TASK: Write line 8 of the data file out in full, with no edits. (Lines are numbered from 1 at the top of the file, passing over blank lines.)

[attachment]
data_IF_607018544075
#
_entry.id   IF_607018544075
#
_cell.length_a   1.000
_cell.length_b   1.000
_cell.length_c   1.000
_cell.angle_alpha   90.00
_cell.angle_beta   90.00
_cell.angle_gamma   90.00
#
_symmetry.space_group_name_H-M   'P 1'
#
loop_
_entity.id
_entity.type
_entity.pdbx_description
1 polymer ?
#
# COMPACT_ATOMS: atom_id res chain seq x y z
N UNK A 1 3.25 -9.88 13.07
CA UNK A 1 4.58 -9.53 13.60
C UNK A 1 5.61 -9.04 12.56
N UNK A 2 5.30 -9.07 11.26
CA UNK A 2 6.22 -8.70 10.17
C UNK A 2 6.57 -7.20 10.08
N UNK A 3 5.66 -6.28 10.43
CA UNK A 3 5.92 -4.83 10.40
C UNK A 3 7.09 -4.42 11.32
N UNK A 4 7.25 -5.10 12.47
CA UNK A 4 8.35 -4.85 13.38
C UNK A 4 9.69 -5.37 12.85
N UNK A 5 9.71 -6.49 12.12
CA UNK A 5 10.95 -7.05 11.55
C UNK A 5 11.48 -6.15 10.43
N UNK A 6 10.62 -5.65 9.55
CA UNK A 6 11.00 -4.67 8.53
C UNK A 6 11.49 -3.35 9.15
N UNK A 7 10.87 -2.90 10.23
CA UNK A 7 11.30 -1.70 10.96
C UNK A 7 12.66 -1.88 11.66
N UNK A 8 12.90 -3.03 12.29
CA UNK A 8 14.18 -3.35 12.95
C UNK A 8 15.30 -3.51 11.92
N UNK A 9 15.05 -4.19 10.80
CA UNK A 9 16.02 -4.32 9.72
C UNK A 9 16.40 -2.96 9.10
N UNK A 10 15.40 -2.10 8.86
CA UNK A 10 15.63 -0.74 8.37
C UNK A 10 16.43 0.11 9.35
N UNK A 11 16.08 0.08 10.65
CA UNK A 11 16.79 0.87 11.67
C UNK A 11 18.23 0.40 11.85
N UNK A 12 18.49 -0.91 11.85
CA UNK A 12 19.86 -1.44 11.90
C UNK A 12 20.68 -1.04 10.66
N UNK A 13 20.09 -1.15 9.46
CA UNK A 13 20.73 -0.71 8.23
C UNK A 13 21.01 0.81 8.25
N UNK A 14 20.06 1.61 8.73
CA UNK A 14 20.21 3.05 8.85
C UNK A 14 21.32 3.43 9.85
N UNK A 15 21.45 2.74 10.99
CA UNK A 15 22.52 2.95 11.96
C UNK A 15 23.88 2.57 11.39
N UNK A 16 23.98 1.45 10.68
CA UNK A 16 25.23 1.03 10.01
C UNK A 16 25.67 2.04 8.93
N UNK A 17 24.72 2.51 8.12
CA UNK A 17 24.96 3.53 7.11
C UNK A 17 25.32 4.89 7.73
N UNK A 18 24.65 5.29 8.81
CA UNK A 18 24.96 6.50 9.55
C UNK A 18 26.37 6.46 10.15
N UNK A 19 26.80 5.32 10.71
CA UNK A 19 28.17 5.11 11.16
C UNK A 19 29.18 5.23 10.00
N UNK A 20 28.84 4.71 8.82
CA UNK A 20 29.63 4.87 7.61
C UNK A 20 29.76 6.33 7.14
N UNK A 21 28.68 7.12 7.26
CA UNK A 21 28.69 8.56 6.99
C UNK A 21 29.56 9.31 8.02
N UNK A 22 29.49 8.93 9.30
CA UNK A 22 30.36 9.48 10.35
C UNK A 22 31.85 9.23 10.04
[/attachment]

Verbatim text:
_cell.angle_alpha   90.00